Project Defender part 5: Fitting the drivetrain


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Disco Td5 donor engine goes in : credit: © Trevor Cuthbert
Essential work is needed before installing the engine and transmission, as Trevor Cuthbert reports

Need to know:

Time: around 4 hours
Difficulty: 3 out of 5
Tools needed: Engine stand, engine crane, torque wrench, general workshop tools including socket set and spanners.
Parts & costs: Td5 Power Spec Complete Clutch Kit, £594, from LOF Clutches; clutch slave cylinder OEM, FTC5202, £38.34; gearbox mount, KQB100560, £8.60, from BLRC Ltd.
Work safely:
• Make sure raised vehicle or engine is stable before and during the work and that support and lifting equipment is suitably rated and in good order.
• Engines being worked on after removal from the vehicle should be safely supported and prevented from rolling or tipping, preferably using a purpose-made engine stand.
• Wear eye protection when cleaning, or underneath, dirty components.
• Wear protective gloves.
• Wear safety boots or shoes, given the weight of the engine units.
• Consider wearing a bump cap under an engine secured on a stand.
Contacts: LOF Clutches, 0116 442 2517,
BLRC Ltd, 02897 511763,

The story so far: After a customer bought the battered body sections from this 110 Td5 hardtop, Trevor ended up with the remains including the wrecked engine and gearbox, rolling chassis, bulkhead and one wing. This near basket case was assessed in the best manner possible at the time and a plan of attack formed. Since then, a new rolling chassis has been built up and an ex-Discovery 2 engine prepared. In this part, we’re loading up the powertrain. See also previous parts:
• Part 1: First assessment
• Part 2: Chassis and body
• Part 3: Bulkhead
• Part 4: Preparing the engine


The rolling chassis for the Defender 110 Td5 project is now ready to accept the replacement engine and transmission.

The Discovery 15P Td5 engine – which replaces the original damaged 10P Td5 Defender powerplant – has been fully prepared for use in the 110.

Primarily it needed the wiring harness from the Defender engine to be fitted, but the opportunity was taken to renew other important components, such as the water pump, oil pump sprocket bolt and rear main oil seal.

Now it is time to replace the dual-mass flywheel (DMF) and clutch system. The DMF had excessive play between the two masses and was at the end of its life, while the worn clutch was also due to be replaced. As soon as these are sorted, the transmission will be bolted onto the engine, before the whole assembly is lowered into the rolling chassis.


Fitting the new flywheel and clutch

A new OEM replacement dual-mass flywheel (DMF) in a Defender should be good for at least 100,000 miles in normal use. I’ve not been a fan of the early Single-Mass Flywheel (SMF) conversion kits that have been on the market which gave a poorer quality drive than the original factory-fitted equipment. However, I have had recent experience of the SMF kits offered by LOF Clutches which are well engineered and offer a drive that is exceptionally good – up there, in terms of quality, with the DMF system. This can be attributed, not only to a perfectly weighted SMF, but to design and the materials used in the clutch plate – the combination of friction material characteristics and the rating of the springs in the clutch plate.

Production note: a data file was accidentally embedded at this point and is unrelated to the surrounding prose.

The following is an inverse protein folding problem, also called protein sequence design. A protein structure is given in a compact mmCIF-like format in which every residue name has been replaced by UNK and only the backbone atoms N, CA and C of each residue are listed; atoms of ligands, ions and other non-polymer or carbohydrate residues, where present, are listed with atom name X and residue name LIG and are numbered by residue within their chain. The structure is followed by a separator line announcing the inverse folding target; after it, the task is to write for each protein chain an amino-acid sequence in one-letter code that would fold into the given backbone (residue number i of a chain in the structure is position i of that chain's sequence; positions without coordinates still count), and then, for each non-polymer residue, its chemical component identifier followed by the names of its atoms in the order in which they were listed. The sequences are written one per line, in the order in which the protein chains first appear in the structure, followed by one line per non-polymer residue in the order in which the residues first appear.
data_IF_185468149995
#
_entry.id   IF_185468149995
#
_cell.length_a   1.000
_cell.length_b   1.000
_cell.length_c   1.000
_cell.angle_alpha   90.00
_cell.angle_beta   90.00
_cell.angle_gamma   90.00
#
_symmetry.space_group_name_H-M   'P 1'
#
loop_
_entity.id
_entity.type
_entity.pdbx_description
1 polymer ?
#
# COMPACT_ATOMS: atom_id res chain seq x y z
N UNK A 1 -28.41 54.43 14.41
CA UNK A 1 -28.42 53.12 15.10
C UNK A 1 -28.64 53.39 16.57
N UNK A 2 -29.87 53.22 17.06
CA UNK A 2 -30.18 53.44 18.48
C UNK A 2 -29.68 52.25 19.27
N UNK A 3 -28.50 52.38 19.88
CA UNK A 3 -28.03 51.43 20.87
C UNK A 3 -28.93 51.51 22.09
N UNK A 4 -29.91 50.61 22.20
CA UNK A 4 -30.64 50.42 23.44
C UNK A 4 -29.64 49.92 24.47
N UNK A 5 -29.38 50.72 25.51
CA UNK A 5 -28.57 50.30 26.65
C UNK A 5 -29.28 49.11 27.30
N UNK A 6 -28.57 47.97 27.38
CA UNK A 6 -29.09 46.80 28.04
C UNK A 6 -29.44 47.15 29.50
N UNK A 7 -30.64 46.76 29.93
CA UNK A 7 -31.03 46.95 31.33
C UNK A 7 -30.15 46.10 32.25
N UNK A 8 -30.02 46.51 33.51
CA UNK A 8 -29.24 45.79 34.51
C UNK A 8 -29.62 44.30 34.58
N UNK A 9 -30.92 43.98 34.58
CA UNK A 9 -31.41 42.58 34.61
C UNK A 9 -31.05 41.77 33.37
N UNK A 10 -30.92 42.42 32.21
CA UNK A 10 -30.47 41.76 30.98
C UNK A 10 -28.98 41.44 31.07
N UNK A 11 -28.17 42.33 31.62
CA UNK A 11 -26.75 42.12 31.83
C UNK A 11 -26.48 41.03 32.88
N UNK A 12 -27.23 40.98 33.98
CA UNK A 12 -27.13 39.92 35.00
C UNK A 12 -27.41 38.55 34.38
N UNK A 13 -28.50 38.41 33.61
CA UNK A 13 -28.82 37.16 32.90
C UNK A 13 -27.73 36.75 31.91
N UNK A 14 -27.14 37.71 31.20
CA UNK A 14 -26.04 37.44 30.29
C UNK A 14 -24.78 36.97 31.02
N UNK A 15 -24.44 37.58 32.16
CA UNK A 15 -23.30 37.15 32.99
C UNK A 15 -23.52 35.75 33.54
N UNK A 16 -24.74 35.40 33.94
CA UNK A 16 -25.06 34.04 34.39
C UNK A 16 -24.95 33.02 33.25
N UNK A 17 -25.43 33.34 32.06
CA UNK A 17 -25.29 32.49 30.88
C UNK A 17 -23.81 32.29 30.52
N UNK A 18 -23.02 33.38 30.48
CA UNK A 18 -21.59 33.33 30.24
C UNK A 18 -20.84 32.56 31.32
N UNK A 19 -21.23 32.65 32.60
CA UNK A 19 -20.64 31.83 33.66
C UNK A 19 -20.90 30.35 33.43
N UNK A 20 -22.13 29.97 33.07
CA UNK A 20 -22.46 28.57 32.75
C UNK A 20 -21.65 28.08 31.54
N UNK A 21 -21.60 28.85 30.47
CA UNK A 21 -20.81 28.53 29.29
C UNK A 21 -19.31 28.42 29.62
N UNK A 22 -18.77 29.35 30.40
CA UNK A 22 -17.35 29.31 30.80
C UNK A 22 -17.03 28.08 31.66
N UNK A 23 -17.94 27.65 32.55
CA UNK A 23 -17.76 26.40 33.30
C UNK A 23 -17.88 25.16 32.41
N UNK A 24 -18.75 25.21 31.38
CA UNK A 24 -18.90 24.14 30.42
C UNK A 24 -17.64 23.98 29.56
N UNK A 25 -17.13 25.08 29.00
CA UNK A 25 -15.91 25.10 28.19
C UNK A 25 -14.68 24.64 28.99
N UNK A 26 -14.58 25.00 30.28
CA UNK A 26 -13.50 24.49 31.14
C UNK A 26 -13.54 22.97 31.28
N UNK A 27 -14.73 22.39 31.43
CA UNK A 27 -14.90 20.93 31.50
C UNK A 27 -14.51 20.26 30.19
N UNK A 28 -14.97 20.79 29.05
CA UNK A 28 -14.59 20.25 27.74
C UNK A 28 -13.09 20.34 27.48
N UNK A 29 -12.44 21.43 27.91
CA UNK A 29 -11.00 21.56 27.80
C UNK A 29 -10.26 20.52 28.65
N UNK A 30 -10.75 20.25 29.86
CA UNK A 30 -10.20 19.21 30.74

The springs on the inner hub of the clutch plate cushion the clutch engagement and the DMF works as a torsional vibration damper to absorb fluctuations in the engine’s power delivery. The springs in the clutch are selected for optimal damping and smooth drive engagement for the Td5.

Everything you need: The clutch and flywheel kit from LOF Clutches is a well thought out and comprehensive package; no need to go looking for one forgotten part.

All ready: The Td5 engine has already been prepared for this stage of the job, with the spigot bush removed and a new rear main oil seal in place.

Straight and true: A new spigot bush is positioned perfectly straight in the crankshaft bore to avoid damage or jamming when it is tapped home using a soft-faced mallet.

Keep it spick and span: With the spigot bush in place, everything is wiped down to ensure there is no dirt or foreign material on any of the mating surfaces.

Correct orientation: The new flywheel is held loosely with three bolts, making sure that the locating dowel on the crankshaft is correctly located in the flywheel.

Fresh stretch bolts: The remaining new bolts, supplied with the clutch kit, are fitted in place and all eight are tightened as far as possible by hand.